1. The fourth defendant came up against the decree and judgment of the trial court on account of the death of the victim by electrocution. The trial court awarded an amount of Rs.10,00,000/- to the legal heirs of the victim, the plaintiffs.
2. The decree and judgment of the trial court is brought under challenge based on the bar under Section 75(3) of The Employees' State Insurance Act, 1948 (in short, the ESI Act) and also on the ground of estoppel and res judicata as the present suit is the third attempt after exhausting remedy before the Workmen's Compensation Commissioner and the Human Rights Commission. It was dismissed for want of jurisdiction and on the ground of bar under Section 75(3) of the ESI Act. An application submitted before the ESI officer was also ended in dismissal on the ground that the petitioners will not come under the purview of benefit that can be granted under the ESI Act. It is thereafter the present suit was filed for getting compensation on account of the death of victim.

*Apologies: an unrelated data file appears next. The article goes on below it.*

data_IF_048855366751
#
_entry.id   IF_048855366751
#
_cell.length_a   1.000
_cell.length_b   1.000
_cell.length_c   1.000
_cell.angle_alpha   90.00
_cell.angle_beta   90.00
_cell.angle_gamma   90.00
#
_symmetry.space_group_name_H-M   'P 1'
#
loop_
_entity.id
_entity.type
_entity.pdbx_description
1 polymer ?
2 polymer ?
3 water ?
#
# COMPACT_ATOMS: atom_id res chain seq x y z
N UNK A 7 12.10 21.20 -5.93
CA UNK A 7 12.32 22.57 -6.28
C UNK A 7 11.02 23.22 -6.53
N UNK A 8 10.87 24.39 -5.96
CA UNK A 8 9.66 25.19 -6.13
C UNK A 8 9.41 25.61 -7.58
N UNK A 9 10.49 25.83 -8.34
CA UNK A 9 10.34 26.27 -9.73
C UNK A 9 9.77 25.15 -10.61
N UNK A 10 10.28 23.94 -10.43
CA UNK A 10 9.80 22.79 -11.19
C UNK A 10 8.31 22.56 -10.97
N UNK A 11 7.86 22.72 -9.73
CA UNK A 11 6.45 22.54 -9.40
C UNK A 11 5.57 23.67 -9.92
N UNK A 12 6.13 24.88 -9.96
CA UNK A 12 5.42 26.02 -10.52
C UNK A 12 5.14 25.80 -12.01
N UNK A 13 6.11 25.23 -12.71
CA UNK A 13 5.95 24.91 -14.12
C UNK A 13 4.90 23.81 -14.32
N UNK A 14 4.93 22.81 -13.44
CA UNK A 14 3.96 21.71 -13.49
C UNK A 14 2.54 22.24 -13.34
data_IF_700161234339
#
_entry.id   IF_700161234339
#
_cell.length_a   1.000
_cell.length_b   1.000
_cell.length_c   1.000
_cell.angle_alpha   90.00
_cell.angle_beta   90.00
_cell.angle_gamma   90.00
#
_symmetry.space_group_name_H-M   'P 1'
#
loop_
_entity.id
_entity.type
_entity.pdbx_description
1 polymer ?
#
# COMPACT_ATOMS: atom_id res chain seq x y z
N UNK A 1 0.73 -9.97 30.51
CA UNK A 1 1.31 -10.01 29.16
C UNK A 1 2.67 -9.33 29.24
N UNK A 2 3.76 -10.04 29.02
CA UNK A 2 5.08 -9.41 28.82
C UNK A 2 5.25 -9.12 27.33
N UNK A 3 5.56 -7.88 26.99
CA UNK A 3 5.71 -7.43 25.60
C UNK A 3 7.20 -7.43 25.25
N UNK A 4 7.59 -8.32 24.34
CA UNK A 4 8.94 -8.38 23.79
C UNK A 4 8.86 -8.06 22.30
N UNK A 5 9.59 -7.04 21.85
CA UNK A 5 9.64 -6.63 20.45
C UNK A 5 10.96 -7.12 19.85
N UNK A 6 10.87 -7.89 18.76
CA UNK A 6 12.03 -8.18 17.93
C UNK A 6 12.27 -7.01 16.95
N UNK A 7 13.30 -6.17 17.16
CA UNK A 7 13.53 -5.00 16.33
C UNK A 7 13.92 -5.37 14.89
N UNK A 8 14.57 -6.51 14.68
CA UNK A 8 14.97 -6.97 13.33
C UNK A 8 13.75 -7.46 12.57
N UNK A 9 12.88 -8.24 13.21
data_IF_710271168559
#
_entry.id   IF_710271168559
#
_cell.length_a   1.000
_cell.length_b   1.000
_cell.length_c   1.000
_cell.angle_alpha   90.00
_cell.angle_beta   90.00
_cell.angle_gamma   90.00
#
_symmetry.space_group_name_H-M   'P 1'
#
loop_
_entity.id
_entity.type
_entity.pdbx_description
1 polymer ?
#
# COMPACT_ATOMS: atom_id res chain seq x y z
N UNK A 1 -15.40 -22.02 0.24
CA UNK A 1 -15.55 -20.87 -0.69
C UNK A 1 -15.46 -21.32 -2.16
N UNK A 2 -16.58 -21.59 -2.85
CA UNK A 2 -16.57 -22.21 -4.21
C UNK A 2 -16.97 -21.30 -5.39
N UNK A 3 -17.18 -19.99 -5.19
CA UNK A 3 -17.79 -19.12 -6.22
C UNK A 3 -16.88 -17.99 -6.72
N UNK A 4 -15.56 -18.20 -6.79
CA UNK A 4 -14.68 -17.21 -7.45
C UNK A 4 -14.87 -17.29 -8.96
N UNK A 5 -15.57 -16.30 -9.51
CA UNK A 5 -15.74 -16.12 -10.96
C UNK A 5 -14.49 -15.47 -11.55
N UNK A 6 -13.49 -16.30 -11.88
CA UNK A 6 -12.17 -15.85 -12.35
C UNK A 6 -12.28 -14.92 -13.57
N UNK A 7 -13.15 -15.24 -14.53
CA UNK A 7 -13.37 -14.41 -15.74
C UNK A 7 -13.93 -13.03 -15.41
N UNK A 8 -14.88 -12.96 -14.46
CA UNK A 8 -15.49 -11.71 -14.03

3. The maintainability of the suit was raised as a preliminary objection based on the bar under Section 75(3) of the ESI Act and advanced a case that the remedy lies with the ESI Court constituted under the Act. The trial court instead of adjudicating the said objection as a preliminary issue, proceeded with the suit on the ground that the question of bar under the provision is a mixed question of law and fact and requires adjudication at the final stage. Aggrieved by the said order, the fourth defendant came up in C.R.P.No.649/2014 before this Court. Though the order of the trial court was initially set aside by order dated 03/02/2015, later on, it was recalled in R.P.No.477/2015 by order dated 09/06/2015 and the CRP was ultimately dismissed with a direction to the trial court to proceed with the suit in accordance with the law. Subsequently, C.R.P.No.196/2016 was filed by the fourth defendant so as to get clarification as to whether the incident involves 'employment injury' as defined under the ESI Act. The abovesaid petition was also dismissed in view of the earlier order passed in R.P.No.477/2015 in C.R.P.No.649/2014. Thereon, the fourth defendant participated in the trial of the suit which has resulted in the impugned decree and judgment against the fourth defendant.